Criminal Harassment (Offence)

From Criminal Law Notebook
This page was last substantively updated or reviewed June 2021. (Rev. # 85890)

Criminal Harassment
s. 264 of the Crim. Code
Election / Plea
Crown Election Hybrid
summary proceedings must initiate within 12 months of the offence (786(2))
Jurisdiction Prov. Court

Sup. Court w/ Jury (*)
Sup. Court w/ Judge-alone (*)

* Must be indictable.
Summary Dispositions
Avail. Disp. Discharge (730)

Suspended Sentence (731(1)(a))
Fine (734)
Fine + Probation (731(1)(b))
Jail (718.3, 787)
Jail + Probation (731(1)(b))
Jail + Fine (734)

Conditional Sentence (742.1)
Minimum None
Maximum 2 years less a day jail and/or a $5,000 fine (from Sept 19, 2019)
Indictable Dispositions
Avail. Disp. same as summary
Minimum None
Maximum 10 years incarceration
Offence Elements
Sentence Digests


Offences relating to criminal harassment are found in Part VIII of the Criminal Code concerning "Offences Against the Person and Reputation".

Crown Election Defence Election
s. 536(2)
Preliminary Inquiry
s. 264 [harassment] Hybrid Offence(s) Yes Yes, if Crown proceeds by Indictment (under 14 years max)

Offences under s. 264 [harassment] are hybrid with a Crown election. If prosecuted by indictment, there is a Defence election of Court under s. 536(2) to trial by provincial court, superior court judge-alone or superior court judge-and-jury.

Before the Crown can rely on provisions increasing the duration of the weapons prohibition order due to a prior weapons prohibition order notice under s. 727 must be given prior to plea.

Offence(s) Appearance Notice
by Peace Officer

s. 497
by Judge or Justice

s. 508(1), 512(1), or 788
Release by
Peace Officer
on Undertaking

s. 498, 499, and 501
Release By
a Judge or Justice
on a Release Order

s. 515 to 519
Direct to Attend
for Fingerprints, etc.
Identification of Criminals Act

s. 2 ID Crim. Act
s. 264 [harassment]

When charged under s. 264 [harassment] , the accused can be given an appearance notice without arrest under s. 497 or a summons. If arrested, he can be released by the arresting officer under s. 498 or 499 on an undertaking with or without conditions. He can also be released by a justice under s. 515.

Reverse Onus Bail

If police decide to bring the accused before a Justice pursuant to s. 503, there will be a presumption against bail (i.e. a reverse onus) if the offence, prosecuted by indictment, was committed:

  • while at large under s. 515 [bail release], 679 or 680 [release pending appeal or review of appeal] (s. 515(6)(a)(i));
  • "for the benefit of, at the direction of, or in association" with a criminal organization (s. 515(6)(a)(ii));
  • where the offence involved a firearm, cross-bow, prohibited weapon restricted weapon, prohibited device, ammunition, prohibited ammunition or explosive substance, while the accused was subject to a prohibition order preventing possession of these items (s. 515(6)(a)(viii)); or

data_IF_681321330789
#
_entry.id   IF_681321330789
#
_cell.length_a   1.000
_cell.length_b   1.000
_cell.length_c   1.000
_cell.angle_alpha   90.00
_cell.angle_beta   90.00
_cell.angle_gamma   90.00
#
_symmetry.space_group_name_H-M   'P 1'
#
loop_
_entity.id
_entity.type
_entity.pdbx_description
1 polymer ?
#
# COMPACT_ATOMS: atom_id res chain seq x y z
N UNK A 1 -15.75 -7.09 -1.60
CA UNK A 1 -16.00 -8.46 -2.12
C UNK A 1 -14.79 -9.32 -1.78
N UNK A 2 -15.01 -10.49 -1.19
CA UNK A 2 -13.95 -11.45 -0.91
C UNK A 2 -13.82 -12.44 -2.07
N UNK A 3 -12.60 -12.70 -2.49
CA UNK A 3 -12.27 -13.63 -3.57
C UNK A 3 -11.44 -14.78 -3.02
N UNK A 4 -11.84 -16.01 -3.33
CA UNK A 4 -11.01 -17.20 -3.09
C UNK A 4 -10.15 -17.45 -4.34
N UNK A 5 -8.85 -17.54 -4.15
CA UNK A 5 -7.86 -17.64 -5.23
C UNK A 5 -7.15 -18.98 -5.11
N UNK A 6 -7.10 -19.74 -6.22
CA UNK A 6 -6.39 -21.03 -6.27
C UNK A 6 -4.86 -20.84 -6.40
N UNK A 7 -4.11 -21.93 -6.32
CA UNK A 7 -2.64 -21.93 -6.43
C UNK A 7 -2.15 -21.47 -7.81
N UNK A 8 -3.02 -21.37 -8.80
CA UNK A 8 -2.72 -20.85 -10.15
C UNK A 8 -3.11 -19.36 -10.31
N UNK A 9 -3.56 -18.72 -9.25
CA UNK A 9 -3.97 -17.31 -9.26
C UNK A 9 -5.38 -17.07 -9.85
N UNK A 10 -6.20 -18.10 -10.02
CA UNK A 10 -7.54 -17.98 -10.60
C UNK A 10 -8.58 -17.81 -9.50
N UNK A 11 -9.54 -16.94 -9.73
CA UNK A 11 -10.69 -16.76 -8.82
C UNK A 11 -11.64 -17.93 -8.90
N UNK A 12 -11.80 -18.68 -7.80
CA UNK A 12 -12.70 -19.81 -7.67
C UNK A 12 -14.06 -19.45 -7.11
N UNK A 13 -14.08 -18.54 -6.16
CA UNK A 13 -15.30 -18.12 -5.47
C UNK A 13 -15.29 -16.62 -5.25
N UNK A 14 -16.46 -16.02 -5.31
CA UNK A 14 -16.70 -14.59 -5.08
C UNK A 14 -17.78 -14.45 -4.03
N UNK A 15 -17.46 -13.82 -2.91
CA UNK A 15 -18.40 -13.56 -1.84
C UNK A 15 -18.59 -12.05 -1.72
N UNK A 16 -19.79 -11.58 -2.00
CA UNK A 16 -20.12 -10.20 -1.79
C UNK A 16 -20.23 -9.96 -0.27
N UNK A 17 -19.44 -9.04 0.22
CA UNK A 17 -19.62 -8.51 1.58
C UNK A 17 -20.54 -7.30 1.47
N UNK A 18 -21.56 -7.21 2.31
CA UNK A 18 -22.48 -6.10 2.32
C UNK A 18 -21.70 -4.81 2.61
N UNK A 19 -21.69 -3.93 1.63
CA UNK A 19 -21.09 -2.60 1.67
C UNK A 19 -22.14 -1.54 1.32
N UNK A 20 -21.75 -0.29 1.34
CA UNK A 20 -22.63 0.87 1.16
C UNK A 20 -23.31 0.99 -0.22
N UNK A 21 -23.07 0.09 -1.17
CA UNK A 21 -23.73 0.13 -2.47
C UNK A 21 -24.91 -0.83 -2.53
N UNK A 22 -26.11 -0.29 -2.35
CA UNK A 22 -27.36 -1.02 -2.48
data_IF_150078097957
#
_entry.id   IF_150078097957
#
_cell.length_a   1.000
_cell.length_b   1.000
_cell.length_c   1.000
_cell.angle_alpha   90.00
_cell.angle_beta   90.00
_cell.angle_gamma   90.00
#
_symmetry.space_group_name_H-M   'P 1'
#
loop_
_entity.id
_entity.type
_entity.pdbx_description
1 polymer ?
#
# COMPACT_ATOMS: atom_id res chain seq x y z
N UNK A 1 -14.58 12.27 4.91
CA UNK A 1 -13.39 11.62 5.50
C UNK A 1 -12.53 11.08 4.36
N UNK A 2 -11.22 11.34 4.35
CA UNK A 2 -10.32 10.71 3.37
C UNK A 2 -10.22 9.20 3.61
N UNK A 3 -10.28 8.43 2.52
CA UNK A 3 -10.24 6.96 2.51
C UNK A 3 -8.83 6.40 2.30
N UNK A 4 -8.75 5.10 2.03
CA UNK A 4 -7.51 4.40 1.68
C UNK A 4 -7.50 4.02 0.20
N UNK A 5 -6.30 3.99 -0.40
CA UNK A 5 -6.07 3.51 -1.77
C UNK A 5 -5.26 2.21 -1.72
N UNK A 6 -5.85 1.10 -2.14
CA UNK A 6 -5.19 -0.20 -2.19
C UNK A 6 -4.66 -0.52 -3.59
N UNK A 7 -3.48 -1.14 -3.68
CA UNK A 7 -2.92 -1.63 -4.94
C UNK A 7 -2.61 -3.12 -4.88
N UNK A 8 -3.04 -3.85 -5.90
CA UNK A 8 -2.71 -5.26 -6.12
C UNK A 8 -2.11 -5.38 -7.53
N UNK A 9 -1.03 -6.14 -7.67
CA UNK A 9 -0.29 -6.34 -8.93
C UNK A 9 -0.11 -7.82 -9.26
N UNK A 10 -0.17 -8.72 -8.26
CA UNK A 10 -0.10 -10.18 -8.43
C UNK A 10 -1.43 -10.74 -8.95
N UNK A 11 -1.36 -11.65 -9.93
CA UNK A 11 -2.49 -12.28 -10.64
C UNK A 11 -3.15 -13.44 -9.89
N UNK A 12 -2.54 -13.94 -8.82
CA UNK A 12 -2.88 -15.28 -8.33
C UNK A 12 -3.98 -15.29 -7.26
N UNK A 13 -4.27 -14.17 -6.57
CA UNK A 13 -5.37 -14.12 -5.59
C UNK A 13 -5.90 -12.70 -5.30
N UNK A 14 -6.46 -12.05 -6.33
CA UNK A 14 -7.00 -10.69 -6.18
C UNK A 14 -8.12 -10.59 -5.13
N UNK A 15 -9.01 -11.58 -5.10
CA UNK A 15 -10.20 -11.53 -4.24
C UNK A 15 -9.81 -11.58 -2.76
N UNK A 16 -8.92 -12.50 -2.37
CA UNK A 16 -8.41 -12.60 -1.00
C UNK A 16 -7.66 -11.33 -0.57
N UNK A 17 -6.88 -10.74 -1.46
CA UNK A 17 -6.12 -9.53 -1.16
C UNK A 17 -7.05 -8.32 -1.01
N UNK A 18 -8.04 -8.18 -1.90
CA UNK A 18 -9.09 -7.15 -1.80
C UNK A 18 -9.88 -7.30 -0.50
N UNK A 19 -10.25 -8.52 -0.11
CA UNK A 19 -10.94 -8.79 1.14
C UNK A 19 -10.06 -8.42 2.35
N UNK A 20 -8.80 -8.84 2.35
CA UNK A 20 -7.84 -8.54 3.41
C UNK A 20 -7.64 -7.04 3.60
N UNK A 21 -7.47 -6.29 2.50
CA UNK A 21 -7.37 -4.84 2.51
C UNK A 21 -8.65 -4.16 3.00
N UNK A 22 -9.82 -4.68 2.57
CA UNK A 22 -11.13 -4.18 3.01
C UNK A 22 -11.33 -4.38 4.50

• where the accused is not "ordinarily a resident in Canada" (s. 515(6)(b)).
Fingerprints and Photos

A peace officer who charges a person under s. 264 [harassment] of the Code can require that person to attend for the taking of fingerprints, photographs or other similar recordings that are used to identify them under the Identification of Criminals Act.

Publication Bans

For all criminal or regulatory prosecutions, there is a discretionary general publication ban available on application of the Crown, victim or witness to prohibit the publishing of "any information that could identify the victim or witness" under s. 486.5(1) where it is "necessary" for the "proper administration of justice". Other available publication bans include prohibitions for publishing evidence or other information arising from a bail hearing (s. 517), preliminary inquiry (s. 539) or jury trial (s. 648). There is a mandatory publication ban in all youth prosecutions on information tending to identify young accused under s. 110 of the YCJA or young victims under s. 111 of the YCJA.

Offence Designations
Offence(s) Wiretap

s. 183
Dangerous Offender
Designated Offence

s. 752
Serious Personal
Injury Offence

s. 752
AG Consent Required Serious Criminality
s. 36 IRPA
s. 264 [harassment]

Offences under s. 264 [harassment] are designated "serious personal injury" offences under s. 752(a) only if it has a maximum penalty of 10 years incarceration or more and involves "use or attempted use of violence against another person" or "conduct endangering or likely to endanger the life or safety of another person or inflicting or likely to inflict severe psychological damage on another person".

See below in Ancillary Sentencing Orders for details on designations relating to sentencing orders.

Offence Wording

Criminal harassment

264 (1) No person shall, without lawful authority and knowing that another person is harassed or recklessly as to whether the other person is harassed, engage in conduct referred to in subsection (2) [criminal harassment – prohibited conduct] that causes that other person reasonably, in all the circumstances, to fear for their safety or the safety of anyone known to them.

Prohibited conduct

(2) The conduct mentioned in subsection (1) [criminal harassment – offence] consists of